eliminating bogus port 43 exits

grarpamp grarpamp at gmail.com
Sat Jun 13 01:54:25 UTC 2009

Being familiar with ISP practice in this area, it is why you examine
the content and what you do with the knowledge of the content
observed, be it stored in your head or on disk, that matters.

It's pretty well established that one may monitor traffic in a
general way in order to figure out what's up, make and enforce
policy and so on.

One cannot monitor/record a particular users's traffic and then
disclose that traffic or use it for/against them or oneself.

A few examples. Think about what is or is not legal and why.

1a - Any content based IDS such as bro.
1b - Any content based traffic shapers, balancers, etc.
1c - Any mail virus scanner, NetNanny, etc.
1d - Nagios, OpenNMS, netflow, HPOpenview, and so on.

You can sure bet the purveyors of these products do not develop
these systems in a pristine air gap lab environment using only
traffic they generated. And they are deployed on real data.

2 - Any ISP trying to figure out why their traffic just trended up
by 50% the last month. Any LAN admin trying to figure out why
their T1 is saturated.

3a - Any network research group, whether private, institutional or
white/gray/black. Bugtraq/FullDisclosure, Defcon presentations,
live demos, etc.
3b - That guy who snooped Tor and published embassy passwords.

4a - Employer x, checking up on adherance to corporate email policy,
reading random mails in the process.
4b - Finding out that you enjoy watching the mating habits of penuins
on PBS and then wondering why you have one or more fewer friends
in the lunchroom at work the next day.

5a - Social networking sites selling 'demographic and statistical'
data to places like Intelius.
5b - Google trolling your email to display targeted ads and do who
knows what else with.
5c - This call may be monitored or recorded.

These are all black areas that are hard to get internal facts about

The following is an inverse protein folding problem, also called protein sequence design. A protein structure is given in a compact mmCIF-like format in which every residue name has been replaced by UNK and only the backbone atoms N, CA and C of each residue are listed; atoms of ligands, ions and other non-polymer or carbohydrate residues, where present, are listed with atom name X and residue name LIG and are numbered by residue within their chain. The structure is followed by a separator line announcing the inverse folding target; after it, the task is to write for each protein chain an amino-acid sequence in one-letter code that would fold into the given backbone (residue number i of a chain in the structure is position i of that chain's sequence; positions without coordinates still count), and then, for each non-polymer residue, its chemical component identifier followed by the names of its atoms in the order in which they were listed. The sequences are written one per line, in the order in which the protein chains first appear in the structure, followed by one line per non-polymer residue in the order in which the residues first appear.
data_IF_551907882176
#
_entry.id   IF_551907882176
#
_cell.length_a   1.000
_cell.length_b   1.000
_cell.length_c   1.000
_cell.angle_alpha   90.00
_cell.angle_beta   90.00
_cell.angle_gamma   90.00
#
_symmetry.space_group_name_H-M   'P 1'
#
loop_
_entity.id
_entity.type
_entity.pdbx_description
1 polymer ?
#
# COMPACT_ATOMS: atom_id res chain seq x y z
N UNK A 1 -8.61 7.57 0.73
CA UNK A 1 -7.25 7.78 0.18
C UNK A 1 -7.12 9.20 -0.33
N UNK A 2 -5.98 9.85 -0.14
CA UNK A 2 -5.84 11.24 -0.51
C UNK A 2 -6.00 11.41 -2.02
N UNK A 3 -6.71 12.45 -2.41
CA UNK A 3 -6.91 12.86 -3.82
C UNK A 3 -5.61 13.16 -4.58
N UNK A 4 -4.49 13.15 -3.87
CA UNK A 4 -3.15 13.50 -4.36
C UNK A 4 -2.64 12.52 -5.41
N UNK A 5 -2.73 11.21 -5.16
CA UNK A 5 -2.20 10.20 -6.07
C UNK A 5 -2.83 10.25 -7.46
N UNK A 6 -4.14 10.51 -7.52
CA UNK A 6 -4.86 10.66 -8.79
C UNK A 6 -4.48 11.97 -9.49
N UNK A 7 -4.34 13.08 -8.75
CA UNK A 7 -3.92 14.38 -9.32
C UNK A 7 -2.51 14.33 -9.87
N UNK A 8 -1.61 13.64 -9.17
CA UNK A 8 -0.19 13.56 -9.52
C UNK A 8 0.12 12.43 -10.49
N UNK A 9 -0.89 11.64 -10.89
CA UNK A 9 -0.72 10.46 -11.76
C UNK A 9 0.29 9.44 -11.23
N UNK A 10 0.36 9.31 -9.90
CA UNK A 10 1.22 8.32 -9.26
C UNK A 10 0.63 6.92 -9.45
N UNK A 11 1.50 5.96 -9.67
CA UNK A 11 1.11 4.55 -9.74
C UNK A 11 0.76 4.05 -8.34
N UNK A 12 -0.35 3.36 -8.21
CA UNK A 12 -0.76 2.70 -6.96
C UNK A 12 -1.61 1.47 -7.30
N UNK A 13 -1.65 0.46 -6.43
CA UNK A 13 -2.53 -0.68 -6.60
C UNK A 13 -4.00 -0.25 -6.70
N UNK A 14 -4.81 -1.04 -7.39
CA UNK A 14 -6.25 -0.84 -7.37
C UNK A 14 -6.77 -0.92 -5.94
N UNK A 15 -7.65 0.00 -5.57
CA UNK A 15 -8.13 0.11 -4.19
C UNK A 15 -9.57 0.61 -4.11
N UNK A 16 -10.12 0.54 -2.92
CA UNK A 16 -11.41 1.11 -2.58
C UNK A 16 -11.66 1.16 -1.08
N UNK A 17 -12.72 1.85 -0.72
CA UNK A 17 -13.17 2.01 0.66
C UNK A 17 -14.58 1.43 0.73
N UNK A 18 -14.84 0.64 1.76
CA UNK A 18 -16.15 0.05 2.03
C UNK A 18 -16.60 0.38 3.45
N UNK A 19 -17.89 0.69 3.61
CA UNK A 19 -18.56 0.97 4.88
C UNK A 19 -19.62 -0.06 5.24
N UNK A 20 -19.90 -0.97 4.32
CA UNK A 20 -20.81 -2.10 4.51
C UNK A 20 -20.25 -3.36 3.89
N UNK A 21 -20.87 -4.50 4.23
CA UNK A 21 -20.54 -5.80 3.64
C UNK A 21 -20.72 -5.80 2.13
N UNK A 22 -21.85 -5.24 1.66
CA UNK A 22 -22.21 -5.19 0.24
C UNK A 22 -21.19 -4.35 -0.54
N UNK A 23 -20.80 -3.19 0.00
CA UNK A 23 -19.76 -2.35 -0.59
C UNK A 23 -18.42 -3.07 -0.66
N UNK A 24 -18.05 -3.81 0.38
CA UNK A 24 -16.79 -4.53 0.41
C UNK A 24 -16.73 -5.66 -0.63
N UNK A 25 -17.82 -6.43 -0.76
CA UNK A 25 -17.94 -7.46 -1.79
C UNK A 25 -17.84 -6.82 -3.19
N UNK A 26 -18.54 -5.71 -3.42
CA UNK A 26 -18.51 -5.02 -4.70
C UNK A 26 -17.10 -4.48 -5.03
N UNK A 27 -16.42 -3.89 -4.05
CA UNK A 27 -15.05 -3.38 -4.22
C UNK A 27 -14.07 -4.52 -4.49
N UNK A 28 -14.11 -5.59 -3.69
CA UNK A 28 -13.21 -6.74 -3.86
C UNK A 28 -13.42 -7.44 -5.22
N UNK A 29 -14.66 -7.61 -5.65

unless you work deep inside where it happens. Some is ok, some is
untrustworthy, some is evil.

6 - The US govt itself, and other countries, with their tap the
entire internet projects. Some of this, and the handling of product
from it, is known to be illegal, it's just so black that no one has
been able to prove it yet.

7 - The thousands of networked entities that use netflow and other
statistical and content analysis tools 24x7x365 without concern.

8 - Public records requests for netflow data from public institutions.
Yes, they have had to disclose them.

It's safe to snoop port 43 for this purpose and say I found:
200 whois queries to known public servers x, y and z.
34 plaintext irc sessions to these public ircnets.
22 initial ssh fingerprints
16 encrypted sessions to somewhere inside the pentagon.

But not safe to say:
200 whois queries for these domains, some of which sent their domain
passwords over port 80 to the registrar, here's the tokens.
53 HTTP GET's to a hapless bank x, here's Tony's info
34 irc sessions of Linda and Mark cybering, check out this conversation.
38 encrypted sessions where I further MITM'd them and here's their

For the most part, in the US, an exit node operator is an ISP. They
are subject to common carrier, DMCA, ECPA and so on as it applies
to their role as an ISP. And ISP's also have the right to protect,
monitor, price and modify their nets as is standard industry practice.
And to shield themselves from potential liability or legal expenditure
and entanglement by dropping traffic that is too risky to handle, so
long as it's done agnostically.

If I were running an exit in the US, I'd be VERY happy to distill
any amount of stats, be it IP or content based, and post them here.
Including the number of times I saw the phrase 'I eat boogers' on
my wire. It's just stats.

And heck no, I'd never save or post the raw content, that's nuts.

IANAL, jail may occur, subscribe to NANOG, your lawyer, EFF, etc.

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